If landing an internship in your own city, let alone a different city in the US is tricky– international internships take the cake. There are passports, visas, currency conversions, language differences, work permits, the list goes on. The hardest part, however, is actually securing the internship.
When you Google “international internship” you get 254,000,000 results which is immediately overwhelming. There are tons of resources out there for students and recent grads to get an internship abroad. But where do you start? How do you narrow down almost 254 million Internet hits to 3-4 real possibilities? How do you know they’re not scams?
These are the four sites we found to be the most consistent, reliable, and not seedy (plus I am always scrolling through them in my downtime).
Idealist is the biggest source for jobs, internships, and volunteer opportunities around the world. While there lots of listings for the US, searching for specific countries or even just “Europe” helps you find international postings.
Idealist posts mostly for the social sector i.e. nonprofit, government and volunteer jobs. You can make a profile for yourself to let companies find you, but it’s not necessary to apply for jobs. Job posting can range from having minimal information to specific degrees and languages you need to speak. Most postings just ask you to email your resume and cover letter to the company.
Just Better Jobs brands themselves as the “most compelling job board, offering vacancies with good businesses like ethical fashion labels, organic cosmetic brands, organic food producers, green and ethical online retailers, eco-tourism firms and more.”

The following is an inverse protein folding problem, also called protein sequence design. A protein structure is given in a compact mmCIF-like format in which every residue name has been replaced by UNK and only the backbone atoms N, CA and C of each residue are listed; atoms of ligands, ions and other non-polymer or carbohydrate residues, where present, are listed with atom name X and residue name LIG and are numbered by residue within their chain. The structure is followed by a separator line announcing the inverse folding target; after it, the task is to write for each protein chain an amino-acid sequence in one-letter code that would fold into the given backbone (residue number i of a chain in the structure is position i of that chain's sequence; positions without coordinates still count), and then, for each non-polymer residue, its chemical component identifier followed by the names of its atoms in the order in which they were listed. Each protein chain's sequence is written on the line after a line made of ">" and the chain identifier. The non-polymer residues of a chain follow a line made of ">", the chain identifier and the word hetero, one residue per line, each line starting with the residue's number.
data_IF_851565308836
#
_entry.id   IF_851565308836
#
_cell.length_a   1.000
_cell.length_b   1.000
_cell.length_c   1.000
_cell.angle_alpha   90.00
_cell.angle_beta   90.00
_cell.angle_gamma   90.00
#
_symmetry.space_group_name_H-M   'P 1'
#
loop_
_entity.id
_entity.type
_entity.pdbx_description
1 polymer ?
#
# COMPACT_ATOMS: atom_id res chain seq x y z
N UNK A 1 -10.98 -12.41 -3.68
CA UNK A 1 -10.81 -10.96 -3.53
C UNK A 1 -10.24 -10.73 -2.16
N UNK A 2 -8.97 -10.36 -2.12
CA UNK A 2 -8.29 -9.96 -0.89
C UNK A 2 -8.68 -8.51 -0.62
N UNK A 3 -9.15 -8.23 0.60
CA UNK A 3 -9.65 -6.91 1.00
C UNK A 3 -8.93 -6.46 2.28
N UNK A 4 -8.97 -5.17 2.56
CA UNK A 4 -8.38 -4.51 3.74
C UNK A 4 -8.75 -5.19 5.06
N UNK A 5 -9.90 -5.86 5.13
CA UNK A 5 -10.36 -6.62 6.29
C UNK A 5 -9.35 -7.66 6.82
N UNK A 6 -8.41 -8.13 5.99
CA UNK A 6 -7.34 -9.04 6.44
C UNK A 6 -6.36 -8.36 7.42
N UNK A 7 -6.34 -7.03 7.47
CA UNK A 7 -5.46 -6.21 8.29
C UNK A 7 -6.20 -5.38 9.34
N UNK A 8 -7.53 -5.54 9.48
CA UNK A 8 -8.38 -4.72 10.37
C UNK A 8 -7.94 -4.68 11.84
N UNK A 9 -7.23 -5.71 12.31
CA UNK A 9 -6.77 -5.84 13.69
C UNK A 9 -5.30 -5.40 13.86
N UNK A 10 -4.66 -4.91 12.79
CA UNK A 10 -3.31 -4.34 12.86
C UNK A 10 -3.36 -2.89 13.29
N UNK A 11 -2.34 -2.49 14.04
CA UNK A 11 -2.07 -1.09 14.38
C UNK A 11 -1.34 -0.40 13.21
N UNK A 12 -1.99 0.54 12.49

Besides that Just Better Jobs has criteria that each job posting and company must pass before posting, so you know it’s good. Most of the jobs are based in United Kingdom or the Netherlands, which is beneficial for those who don’t speak a foreign language well.
There are many entry-level jobs, ranging from hospitality to marketing. Again, you don’t need to sign up to apply. Most just require you to email the company directly.
Moving Worlds is a different kind of job site. Actually, it’s all volunteer work. Don’t let that put you off– many of the jobs cover accommodation, food, and sometimes travel. Additionally, there are several that do offer compensation.
Moving Worlds is very universal with many jobs in Asia, Africa,and South America. To apply for the jobs, you have to make a profile and specify your skills and areas of interest. Browsing the opportunities is free, but to actually be matched, you must purchase a membership plan.
While I am never a fan of paying for a work experience, Moving Worlds is the one I see as most reasonable. Purchasing a plan means you are guaranteed a match or your money back. Plans range from $99 to $799 (woah, right?) a year and they include travel discounts and unlimited introductions to Moving World’s opportunities around the world. You’ll also get their “Opportunity of the Week” emails.
Escape the City is my favorite resource for international jobs.
First off, they are cool. They are their own little culture, dedicated to helping people “escape” their corporate desk jobs and jump into a completely new job across the globe. They have tons of testimonials from escapees and one of my favorite weekly email newsletters, “Top 10 Escape Opportunities”.
You do have to sign up and create a profile, but there is no charge. Once you’re signed up you can start applying for jobs. Escape the City is based in London, so the majority of the jobs are located around there. However, they always have lots of international jobs.
Most of the jobs are startup types, there are some bigger companies listed additionally. Escape also works to match you to certain jobs, depending on how well you fill out your profile.